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QUALITY MANAGEMENT. CHAPTER 15. DAVID A. COLLIER AND JAMES R. EVANS. 15-1 Explain the concepts and definitions of quality. 15-2 Describe the quality philosophies and principles of Deming, Juran, and Crosby. 15-3 Explain the GAP model and its importance.

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  2. 15-1Explain the concepts and definitions of quality. 15-2 Describe the quality philosophies and principles of Deming, Juran, and Crosby. 15-3 Explain the GAP model and its importance. 15-4 Describe the concepts and philosophy of ISO 9000:2000. 15-5Describe the philosophy and methods of Six Sigma. 15-6Explain the categories of cost-of-quality measurement. 15-7Describe how to apply the 7 QC Tools. 15-8Explain the concepts of kaizen and poka-yoke.

  3. The importance of quality often makes headlines when things go wrong, especially when it involves consumer safety. A major news story in 2009 was the case of Peanut Corporation of America. At least 677 people were sickened and 9 died after eating salmonella-contaminated products made from peanut butter paste from the Peanut Corporation of America. It was found that at least 12 times, when one of the company’s products tested positive for salmonella, the company shopped around for new tests until a laboratory certified that the product was clean. The company shipped the products and continued to use the same equipment, processes, and global suppliers. Inspectors found roaches, mold, and a leaking roof in one of the company’s factories. The salmonella outbreak led to more than 2,000 product recalls, one of the largest in U.S. history. On March 12, 2009, the company issued the following statement: “As you may know, certain recent events have made it necessary for Peanut Corporation of America to seek protection under the U.S. Bankruptcy Code. Effective immediately, all corporate operations will cease.”

  4. What do you think? What quality issues have you personally encountered or heard about regarding food?

  5. Quality managementrefers to systematic policies, methods, and procedures used to ensure that goods and services are produced with appropriate levels of quality to meet the needs of customers. Quality management deals with key issues relating to how goods and services are designed, created, and delivered to meet customer expectations.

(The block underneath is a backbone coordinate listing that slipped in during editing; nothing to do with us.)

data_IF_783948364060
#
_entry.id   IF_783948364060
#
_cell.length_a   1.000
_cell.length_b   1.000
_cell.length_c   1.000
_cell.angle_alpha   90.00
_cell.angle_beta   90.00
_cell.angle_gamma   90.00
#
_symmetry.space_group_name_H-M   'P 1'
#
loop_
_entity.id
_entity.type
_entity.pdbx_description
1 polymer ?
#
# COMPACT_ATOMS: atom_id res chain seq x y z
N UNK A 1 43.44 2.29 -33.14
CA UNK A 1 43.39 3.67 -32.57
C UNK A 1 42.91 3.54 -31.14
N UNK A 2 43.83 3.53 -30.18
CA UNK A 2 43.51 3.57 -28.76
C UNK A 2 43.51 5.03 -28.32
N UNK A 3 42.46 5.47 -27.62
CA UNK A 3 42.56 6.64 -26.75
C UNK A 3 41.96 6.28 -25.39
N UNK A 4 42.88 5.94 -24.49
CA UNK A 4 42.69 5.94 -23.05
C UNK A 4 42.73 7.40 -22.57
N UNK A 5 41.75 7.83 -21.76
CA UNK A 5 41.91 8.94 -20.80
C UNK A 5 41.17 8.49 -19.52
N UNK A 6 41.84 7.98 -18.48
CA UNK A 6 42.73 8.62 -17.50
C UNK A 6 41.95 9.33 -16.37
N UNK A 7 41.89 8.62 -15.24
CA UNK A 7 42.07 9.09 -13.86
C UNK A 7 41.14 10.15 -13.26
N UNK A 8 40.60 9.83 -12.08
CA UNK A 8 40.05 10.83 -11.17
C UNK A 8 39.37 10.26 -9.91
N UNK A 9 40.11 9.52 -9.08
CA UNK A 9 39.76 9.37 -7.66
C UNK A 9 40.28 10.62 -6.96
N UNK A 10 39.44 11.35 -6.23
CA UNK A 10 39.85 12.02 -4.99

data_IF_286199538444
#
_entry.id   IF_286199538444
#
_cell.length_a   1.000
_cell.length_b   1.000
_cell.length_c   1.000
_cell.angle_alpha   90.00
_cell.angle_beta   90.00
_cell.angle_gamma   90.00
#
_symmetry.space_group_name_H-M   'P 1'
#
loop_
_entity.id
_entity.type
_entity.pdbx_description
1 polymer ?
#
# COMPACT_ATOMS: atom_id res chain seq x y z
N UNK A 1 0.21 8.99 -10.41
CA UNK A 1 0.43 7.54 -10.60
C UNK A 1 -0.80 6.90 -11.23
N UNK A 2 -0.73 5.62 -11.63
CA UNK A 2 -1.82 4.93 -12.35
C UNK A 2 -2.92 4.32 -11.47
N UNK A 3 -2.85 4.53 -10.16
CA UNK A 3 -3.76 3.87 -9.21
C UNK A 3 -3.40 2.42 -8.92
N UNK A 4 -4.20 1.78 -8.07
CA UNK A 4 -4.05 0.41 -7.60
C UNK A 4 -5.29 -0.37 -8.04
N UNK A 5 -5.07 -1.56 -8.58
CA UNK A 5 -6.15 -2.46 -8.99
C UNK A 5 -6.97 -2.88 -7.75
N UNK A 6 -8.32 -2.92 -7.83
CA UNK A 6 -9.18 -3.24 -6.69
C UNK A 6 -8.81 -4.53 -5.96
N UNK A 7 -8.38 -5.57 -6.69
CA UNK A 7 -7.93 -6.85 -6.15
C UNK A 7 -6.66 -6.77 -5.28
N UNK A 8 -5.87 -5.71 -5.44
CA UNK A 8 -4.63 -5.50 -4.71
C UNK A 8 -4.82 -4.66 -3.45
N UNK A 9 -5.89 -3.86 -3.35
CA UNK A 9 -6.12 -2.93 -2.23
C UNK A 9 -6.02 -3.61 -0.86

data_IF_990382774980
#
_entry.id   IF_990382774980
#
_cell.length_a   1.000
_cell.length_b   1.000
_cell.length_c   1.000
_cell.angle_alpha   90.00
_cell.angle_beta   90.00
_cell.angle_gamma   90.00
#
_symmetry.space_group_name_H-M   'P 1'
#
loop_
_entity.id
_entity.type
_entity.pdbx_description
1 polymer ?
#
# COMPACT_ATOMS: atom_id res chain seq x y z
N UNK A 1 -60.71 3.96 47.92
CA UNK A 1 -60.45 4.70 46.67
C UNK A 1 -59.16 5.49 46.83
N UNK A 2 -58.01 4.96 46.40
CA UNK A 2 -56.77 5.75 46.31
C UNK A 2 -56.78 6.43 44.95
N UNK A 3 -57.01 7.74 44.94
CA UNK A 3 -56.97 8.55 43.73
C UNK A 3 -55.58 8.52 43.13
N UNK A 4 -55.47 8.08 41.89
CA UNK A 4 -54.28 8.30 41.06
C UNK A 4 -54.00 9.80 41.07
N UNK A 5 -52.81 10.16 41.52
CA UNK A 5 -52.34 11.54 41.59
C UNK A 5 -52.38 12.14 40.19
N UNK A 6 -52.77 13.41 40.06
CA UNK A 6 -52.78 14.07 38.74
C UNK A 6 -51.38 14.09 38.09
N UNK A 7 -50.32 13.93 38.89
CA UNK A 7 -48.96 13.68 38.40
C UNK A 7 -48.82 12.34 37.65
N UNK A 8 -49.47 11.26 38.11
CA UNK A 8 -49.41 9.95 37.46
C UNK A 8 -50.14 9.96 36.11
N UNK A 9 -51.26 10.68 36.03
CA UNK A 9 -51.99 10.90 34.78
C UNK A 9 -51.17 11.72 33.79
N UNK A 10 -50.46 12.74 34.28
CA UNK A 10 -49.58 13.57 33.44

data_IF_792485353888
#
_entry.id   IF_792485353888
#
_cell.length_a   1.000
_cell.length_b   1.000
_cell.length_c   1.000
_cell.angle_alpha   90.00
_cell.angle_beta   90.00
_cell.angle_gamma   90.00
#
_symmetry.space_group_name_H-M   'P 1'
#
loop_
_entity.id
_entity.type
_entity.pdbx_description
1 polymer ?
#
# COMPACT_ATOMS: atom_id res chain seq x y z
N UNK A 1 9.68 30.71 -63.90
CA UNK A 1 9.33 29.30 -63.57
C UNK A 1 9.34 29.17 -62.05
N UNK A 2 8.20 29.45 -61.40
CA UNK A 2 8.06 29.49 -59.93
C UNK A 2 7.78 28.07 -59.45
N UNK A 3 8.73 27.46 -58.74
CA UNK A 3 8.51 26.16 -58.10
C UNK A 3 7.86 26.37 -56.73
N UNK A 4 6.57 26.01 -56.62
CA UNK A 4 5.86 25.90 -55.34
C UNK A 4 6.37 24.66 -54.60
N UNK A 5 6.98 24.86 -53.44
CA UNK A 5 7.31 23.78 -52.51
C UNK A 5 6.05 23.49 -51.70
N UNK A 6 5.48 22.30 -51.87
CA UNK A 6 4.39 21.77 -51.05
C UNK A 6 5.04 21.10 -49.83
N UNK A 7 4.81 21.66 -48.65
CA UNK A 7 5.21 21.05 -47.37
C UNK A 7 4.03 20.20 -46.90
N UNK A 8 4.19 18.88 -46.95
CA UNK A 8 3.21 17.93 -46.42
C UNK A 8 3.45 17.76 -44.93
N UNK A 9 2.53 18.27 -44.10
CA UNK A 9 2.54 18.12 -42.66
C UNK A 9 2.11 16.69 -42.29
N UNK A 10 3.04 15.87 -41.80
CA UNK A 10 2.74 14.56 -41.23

6. Understanding Quality The Industrial Revolution led to quality control and the dependence on inspection, and reduced the workers’ responsibility for quality. Dr. Joseph Juran and Dr. W. Edwards Deming introduced quality to the Japanese after World War II. Using their ideas, Japanese quality eventually exceeded that of Western manufacturers and created a renewed interest in quality in the U.S. Today, quality is still important and the major focus of Six Sigma – a customer-focused and results-oriented approach to business improvement.

  7. Understanding Quality Quality means different things to different people: Perfection Consistency Speed of delivery Compliance with policies and procedures Providing a good usable product Doing it right the first time Delighting or pleasing customers Total customer service and satisfaction

  8. Understanding Quality • Fitness for useisthe ability of a good or service to meet customer needs. • Quality of conformanceis the extent to which a process is able to deliver output that confirms to design specifications. • Specificationsaretargets and tolerances determined by designers of goods and services.

  9. Understanding Quality • Service Qualityisconsistently meeting or exceeding customer expectations (external focus) and service delivery system performance criteria (internal focus) during all service encounters. • Consistent delivery of a clearly defined customer benefit package and associated process and service encounters, defined by internal and external standards of performance.

  10. Understanding Quality • Five Dimensions of Service Quality • Tangiblesare what the customer sees, such as physical facilities, equipment, and the appearance of service employees. • Reliabilityis the ability to provide what was promised, dependably and accurately. • Responsiveness is the willingness to help customers and provide prompt service. • Assurance is the knowledge and courtesy of service providers and their ability to convey trust and confidence. • Empathy is caring, individual attention the firm provides its customers.

  11. Understanding Quality • Principles of Total Quality • A focus on customers and stakeholders, • A process focus supported by continuous improvement and learning, and • Participation and teamwork by everyone in the organization.

  12. Influential Leaders in Modern Quality Management • W. Edwards Deming • Focused on bringing about improvements in product and service quality by reducing uncertainty and variability in goods and services design. • Higher quality leads to higher productivity and lower costs, which leads to improved market share and long-term competitive strength. • “14 Points” management philosophy. • Deming Cycle for improvement– Plan, Do, Study, Act.

  13. Influential Leaders in Modern Quality Management Deming’s 14 Points Point 1: Create a Vision and Demonstrate Commitment Point 2: Learn the Philosophy Point 3: Understand Inspection Point 4: Stop Making Decisions Purely on the Basis of Cost Point 5: Improve Constantly and Forever Point 6: Institute Training Point 7: Institute Leadership